Speaking of Hackenberg, he has yet to take a regular season snap, but that is expected to change this year. Problem is, much of the Hackenberg news out of Jets camp has been negative, most notably the fact that he's hitting reporters with off-target passes at practice. What we’ve seen in preseason action thus far -- we're talking 11 possessions, zero scores, and a performance in which he took more sack yards than he had passing yards -- hasn’t been encouraging, either.

In summary, the Jets have no wide receivers, no competent quarterback play, and are not hiding the fact that this is a rebuilding year.

Which brings us to Powell and Forte.

A Committee Back

With a disaster of an offense, it takes a running back talent receiving a bell-cow workload to be a reliable play in fantasy -- i.e., Todd Gurley in 2015. Despite the fact that Powell outperformed Forte by our metrics last year, Forte remained involved in the offense.

That's understandable, because Forte, during his nine seasons, has been simply remarkable. The former Chicago Bears star has rushed for 800 yards in every year of his NFL career, while Powell has managed a single-season career high of 722. This may seem easily dismissed due to Powell’s youth, but he is actually a seasoned vet -- 2017 will be his seventh year and his age-29 campaign, close the year in which running backs typically start to decline. That all being the case, Powell might not be considered a big part of the Jets future.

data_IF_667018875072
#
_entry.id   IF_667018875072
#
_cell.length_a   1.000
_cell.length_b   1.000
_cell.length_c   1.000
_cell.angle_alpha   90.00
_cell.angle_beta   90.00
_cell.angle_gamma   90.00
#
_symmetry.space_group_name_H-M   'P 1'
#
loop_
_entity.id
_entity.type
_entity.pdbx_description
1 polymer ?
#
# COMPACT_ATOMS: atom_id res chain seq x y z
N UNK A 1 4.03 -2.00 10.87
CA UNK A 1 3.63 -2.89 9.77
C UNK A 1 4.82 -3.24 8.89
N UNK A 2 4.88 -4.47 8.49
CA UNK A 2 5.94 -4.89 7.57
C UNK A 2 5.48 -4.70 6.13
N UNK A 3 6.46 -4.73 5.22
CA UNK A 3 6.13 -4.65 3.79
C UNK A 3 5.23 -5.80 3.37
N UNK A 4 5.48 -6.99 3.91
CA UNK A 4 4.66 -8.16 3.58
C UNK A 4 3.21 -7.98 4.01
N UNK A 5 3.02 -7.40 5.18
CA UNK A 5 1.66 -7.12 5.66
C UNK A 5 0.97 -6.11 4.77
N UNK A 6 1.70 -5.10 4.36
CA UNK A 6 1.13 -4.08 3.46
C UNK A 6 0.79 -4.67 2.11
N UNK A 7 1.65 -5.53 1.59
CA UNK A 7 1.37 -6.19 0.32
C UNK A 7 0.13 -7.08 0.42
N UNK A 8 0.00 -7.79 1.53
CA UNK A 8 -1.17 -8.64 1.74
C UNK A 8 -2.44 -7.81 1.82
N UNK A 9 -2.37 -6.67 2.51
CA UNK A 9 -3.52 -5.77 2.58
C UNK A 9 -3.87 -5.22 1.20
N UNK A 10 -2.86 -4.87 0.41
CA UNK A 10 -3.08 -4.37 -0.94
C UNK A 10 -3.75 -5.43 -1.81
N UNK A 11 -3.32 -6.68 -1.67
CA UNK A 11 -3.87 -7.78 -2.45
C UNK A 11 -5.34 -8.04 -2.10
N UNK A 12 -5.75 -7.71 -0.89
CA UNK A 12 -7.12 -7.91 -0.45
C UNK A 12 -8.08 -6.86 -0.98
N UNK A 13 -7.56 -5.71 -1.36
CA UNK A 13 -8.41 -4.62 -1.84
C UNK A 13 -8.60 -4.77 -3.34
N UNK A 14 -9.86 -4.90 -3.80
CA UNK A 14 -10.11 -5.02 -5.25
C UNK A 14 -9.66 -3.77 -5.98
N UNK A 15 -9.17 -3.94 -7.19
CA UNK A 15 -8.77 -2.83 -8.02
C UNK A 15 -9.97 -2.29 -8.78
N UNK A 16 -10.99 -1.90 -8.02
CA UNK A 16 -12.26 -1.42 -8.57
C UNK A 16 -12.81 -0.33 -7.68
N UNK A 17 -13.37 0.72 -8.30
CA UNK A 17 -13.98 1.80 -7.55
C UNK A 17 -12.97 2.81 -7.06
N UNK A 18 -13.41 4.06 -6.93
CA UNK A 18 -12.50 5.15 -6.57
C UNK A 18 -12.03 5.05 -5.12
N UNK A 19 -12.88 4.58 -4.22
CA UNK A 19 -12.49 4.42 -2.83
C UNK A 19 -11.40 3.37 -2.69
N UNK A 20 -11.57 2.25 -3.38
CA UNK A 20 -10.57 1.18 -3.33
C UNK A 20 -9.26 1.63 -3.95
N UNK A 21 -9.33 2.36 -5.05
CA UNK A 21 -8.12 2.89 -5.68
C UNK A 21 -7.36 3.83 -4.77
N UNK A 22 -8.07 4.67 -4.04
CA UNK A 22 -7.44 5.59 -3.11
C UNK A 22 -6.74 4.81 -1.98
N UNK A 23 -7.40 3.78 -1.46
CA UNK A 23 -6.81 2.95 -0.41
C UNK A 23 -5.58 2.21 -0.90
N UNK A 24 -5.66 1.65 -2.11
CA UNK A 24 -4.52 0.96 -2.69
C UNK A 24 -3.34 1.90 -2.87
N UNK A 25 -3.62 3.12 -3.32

Then again, at 31 -- and with a whole lot of tread on his tires (thanks a lot, Bears) -- Forte likely isn’t in the Jets' future plans, either. He will be a factor in 2017, though, as his $4 million salary is fully guaranteed, something fantasy owners seem be ignoring when evaluating Powell.

In terms of the running back touch distribution, both the Jets running backs coach and offensive coordinator have publicly stated that the backfield will be a committee. The sense is also that Forte will receive more work than last year in passing situations, as his versatility has long been one of his best attributes.


The Jets' offense is likely to be a trainwreck this season, and it's hard to find much to like from a fantasy perspective. As he showed last year, when the Jets weren't exactly good offensively, Powell can be an exception. He finished as the standard-league RB22 last season, and by the end of the year, he was clearly running ahead of Forte on the depth chart, which was justified according to our metrics.

But the chatter this offseason has been about getting Forte more involved, and our projections expect Forte to receive more carries than Powell in 2017 (158 to 138).

With Forte siphoning touches -- or maybe even leading the way -- Powell's ceiling in what should be a nightmare offense is simply too low to be worth a mid-round investment.